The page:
Using a novel gradual onset continuous performance task (gradCPT), recent research has uncovered a brain network of the sustained attention ability, demonstrating marked individual differences. Yet much about the cognitive processes that support performance on the gradCPT remains unknown. Here, we tested the importance of response inhibition and perceptual discrimination in the gradCPT. Participants monitored a continuous stream of natural scenes from two categories—cities and mountains—with a 9:1 ratio. In separate task blocks, they responded either to the frequent or the rare, yielding a response rate of either 90% or 10%. Performance was much worse, and declined more significantly over time, when the required response rate was higher. To test the role of stimulus onset, separate task blocks presented the scenes either gradually, with adjacent scenes blending into each other (gradCPT), or abruptly, with a single scene visible at a time (abruptCPT). Despite its increased complexity, the gradCPT yielded better performance than the abruptCPT, contradicting the perceptual complexity hypothesis and suggesting a detrimental role of the automaticity of responses to rhythmic stimuli in sustained attention. Further bolstering the role of response inhibition in the gradCPT, participants with superior inhibitory function, as assessed by the “stop-signal” task, did better on the gradCPT. These findings show that response inhibition contributes to the ability to sustain attention, especially in tasks that require frequent and repetitive responses as in assembly-line jobs.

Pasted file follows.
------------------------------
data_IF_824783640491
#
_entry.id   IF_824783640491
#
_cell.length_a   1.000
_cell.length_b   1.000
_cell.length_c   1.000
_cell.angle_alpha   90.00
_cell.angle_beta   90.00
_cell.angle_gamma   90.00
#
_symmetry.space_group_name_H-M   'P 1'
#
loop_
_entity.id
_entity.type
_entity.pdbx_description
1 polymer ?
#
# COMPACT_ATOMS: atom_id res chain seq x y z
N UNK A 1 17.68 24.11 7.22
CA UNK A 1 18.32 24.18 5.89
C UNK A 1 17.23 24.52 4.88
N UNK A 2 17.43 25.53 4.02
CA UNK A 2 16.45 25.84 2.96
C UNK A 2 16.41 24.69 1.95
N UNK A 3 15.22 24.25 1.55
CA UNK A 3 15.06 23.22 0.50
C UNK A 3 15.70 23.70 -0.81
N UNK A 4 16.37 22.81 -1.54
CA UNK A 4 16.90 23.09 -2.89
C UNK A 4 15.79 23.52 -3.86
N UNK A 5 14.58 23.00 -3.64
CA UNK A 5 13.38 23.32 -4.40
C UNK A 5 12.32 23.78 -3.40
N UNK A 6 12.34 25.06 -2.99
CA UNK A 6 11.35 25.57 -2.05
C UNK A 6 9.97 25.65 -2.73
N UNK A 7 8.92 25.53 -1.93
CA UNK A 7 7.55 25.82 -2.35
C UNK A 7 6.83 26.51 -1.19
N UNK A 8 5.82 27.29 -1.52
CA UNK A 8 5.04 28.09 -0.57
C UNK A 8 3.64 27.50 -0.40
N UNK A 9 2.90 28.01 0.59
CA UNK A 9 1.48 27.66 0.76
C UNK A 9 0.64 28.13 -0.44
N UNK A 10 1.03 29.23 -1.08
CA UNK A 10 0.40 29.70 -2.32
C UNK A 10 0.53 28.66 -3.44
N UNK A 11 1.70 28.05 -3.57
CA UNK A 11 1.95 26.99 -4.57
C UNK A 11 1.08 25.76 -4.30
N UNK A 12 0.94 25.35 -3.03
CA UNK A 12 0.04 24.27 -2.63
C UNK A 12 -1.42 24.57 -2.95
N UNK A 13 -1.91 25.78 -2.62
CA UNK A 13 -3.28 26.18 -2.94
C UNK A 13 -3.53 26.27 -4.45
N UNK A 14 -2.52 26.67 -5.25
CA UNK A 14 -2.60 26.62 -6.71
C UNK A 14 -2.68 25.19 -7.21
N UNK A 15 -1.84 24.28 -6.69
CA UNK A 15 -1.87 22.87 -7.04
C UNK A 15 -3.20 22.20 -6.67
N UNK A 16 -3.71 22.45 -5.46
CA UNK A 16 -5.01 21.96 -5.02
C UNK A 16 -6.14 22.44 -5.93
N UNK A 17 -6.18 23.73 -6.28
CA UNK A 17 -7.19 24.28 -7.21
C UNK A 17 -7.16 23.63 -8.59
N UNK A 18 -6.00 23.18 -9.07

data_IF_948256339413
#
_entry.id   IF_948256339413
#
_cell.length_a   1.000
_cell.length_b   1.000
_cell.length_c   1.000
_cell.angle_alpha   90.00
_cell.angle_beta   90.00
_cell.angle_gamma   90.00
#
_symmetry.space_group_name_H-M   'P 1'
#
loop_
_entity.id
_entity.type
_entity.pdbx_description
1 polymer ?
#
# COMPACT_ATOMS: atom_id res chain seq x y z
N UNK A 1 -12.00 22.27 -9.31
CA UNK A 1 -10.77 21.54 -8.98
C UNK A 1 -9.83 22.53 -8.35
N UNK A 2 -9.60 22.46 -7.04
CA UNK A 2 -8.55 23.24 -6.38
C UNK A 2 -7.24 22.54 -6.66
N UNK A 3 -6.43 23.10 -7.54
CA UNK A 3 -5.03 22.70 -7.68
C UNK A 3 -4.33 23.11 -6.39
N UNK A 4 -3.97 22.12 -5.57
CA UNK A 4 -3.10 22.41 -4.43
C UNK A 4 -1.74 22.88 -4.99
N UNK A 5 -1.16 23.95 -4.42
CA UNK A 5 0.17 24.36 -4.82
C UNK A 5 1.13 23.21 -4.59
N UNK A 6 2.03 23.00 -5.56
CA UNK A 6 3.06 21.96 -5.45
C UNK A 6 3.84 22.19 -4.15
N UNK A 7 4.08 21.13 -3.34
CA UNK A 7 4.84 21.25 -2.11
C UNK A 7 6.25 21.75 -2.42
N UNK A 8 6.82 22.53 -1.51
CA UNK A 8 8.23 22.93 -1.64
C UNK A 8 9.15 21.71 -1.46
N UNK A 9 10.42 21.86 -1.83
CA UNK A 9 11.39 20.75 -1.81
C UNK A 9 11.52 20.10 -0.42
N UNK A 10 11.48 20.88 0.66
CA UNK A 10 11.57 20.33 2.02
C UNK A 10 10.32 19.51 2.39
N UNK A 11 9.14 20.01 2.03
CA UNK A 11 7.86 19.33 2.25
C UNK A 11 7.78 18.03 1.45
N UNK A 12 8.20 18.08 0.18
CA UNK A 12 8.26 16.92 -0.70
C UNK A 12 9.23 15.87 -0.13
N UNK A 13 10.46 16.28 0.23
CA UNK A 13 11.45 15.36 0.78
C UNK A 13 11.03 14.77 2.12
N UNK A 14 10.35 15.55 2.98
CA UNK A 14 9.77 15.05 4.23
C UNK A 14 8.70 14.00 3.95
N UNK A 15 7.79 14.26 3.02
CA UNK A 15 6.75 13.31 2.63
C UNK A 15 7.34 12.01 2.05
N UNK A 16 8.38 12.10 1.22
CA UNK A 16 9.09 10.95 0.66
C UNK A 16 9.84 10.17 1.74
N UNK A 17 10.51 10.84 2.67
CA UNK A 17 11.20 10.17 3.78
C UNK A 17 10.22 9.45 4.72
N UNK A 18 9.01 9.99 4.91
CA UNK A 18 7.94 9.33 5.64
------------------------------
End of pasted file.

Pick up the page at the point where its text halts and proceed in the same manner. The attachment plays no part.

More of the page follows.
Bibliographical noteFunding Information:
This study was supported in part by a Gloria J. Randahl graduate fellowship. We thank Roger Remington, Wilma Koutstaal, Caitlin Sisk, Yi Ni Toh, and Annie Chen for comments and suggestions
© 2021, The Psychonomic Society, Inc.
- Continuous performance task
- Go/no-go task
- Response inhibition
- Stop-signal task
- Sustained attention
- Vigilance decrement
PubMed: MeSH publication types
- Journal Article